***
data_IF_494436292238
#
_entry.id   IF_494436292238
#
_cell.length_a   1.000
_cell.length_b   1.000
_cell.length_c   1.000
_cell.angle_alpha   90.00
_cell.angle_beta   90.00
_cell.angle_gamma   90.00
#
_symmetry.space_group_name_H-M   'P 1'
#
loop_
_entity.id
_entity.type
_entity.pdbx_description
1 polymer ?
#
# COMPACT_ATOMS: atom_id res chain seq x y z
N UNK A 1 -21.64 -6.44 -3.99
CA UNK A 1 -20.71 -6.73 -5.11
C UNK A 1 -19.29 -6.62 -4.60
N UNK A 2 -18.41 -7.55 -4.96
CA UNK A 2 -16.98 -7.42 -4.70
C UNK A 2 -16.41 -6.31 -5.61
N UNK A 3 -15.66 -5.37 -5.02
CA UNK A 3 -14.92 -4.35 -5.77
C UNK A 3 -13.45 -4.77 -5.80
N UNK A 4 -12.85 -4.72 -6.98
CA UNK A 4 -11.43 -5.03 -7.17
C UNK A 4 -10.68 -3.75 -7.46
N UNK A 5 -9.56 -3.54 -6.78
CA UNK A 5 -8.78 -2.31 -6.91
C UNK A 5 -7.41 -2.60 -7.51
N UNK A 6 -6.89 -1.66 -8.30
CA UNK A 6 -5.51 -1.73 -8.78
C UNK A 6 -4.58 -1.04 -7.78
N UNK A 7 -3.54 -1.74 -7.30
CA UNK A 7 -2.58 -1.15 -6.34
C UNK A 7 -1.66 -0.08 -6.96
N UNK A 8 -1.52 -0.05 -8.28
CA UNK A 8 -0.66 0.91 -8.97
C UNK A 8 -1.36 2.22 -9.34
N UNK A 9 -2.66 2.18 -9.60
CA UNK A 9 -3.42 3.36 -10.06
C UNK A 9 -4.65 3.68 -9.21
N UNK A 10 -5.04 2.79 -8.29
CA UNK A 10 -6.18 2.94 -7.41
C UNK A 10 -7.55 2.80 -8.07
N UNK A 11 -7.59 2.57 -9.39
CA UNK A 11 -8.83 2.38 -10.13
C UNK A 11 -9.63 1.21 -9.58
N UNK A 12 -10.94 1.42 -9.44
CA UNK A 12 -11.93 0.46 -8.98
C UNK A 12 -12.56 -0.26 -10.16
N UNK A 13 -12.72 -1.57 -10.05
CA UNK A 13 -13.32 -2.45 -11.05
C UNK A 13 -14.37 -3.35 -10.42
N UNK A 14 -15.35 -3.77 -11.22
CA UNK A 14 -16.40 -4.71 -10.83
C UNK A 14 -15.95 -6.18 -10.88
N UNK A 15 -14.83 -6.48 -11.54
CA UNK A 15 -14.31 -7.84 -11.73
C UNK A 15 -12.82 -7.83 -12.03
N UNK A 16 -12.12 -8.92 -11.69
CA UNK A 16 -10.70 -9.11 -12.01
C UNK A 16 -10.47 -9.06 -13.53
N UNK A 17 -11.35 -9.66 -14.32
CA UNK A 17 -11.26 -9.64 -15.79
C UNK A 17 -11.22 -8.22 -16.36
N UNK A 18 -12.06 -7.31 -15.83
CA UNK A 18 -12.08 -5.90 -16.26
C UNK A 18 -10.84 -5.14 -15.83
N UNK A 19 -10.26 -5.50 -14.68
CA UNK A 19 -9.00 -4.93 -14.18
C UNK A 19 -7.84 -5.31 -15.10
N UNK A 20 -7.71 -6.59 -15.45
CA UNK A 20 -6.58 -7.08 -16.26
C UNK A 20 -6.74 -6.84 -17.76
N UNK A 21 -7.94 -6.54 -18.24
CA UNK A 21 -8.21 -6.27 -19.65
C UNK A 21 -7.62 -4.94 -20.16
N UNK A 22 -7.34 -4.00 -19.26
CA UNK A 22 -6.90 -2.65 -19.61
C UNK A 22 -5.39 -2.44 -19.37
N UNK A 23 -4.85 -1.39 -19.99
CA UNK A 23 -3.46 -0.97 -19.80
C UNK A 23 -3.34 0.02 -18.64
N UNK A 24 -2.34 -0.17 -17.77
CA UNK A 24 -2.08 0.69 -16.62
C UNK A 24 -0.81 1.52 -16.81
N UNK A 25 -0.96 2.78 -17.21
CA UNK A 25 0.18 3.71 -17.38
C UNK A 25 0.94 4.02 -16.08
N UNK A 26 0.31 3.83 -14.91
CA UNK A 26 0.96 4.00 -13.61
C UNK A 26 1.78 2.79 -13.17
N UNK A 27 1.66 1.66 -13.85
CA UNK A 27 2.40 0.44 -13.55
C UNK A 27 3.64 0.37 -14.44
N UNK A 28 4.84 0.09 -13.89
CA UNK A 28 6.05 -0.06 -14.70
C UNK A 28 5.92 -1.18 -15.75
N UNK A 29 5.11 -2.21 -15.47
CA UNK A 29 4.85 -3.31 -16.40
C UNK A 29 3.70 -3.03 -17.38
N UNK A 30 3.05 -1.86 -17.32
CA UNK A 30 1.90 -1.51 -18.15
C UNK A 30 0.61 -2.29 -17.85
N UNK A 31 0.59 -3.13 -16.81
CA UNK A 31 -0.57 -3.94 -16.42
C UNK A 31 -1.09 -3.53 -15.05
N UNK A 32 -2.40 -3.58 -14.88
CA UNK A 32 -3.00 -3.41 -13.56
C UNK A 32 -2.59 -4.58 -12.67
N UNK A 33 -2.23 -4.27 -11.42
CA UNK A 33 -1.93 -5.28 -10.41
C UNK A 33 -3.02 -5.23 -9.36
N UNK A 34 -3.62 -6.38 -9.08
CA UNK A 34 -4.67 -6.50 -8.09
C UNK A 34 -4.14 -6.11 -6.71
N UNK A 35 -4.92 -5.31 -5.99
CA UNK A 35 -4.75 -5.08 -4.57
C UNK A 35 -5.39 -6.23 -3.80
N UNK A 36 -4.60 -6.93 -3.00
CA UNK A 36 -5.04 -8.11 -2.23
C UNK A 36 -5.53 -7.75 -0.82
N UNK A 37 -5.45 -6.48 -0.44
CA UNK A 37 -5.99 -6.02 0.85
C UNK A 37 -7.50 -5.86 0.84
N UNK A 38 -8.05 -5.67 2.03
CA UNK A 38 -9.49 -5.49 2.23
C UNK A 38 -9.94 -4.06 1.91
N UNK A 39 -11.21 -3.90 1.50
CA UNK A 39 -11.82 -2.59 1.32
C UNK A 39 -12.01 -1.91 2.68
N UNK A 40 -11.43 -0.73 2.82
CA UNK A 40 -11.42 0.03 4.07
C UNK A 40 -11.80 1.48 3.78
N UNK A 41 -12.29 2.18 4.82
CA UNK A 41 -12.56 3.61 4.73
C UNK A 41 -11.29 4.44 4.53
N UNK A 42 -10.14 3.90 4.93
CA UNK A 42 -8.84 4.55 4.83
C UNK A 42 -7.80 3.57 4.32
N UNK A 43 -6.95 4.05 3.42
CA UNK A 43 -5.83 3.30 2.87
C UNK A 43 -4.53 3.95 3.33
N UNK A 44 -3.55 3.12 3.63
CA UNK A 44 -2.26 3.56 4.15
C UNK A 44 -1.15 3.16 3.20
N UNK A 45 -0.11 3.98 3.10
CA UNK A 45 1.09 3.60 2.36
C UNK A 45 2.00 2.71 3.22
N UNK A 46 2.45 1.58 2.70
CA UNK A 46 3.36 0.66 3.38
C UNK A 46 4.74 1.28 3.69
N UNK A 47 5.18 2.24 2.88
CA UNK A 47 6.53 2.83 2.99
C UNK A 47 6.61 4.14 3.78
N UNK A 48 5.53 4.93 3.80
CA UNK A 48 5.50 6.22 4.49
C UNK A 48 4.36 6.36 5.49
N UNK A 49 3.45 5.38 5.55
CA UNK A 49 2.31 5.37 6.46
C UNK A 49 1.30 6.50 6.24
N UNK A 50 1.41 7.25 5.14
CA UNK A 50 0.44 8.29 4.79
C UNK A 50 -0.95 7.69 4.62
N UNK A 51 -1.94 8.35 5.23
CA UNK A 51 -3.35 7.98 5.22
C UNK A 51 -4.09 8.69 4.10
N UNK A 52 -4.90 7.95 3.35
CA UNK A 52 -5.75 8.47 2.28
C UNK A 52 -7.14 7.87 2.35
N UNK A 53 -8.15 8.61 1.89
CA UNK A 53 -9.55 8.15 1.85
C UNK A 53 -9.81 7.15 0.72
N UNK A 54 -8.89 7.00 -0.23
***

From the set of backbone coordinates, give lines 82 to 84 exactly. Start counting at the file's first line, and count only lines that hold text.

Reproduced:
CA UNK A 21 -8.21 -6.27 -19.65
C UNK A 21 -7.62 -4.94 -20.16
N UNK A 22 -7.34 -4.00 -19.26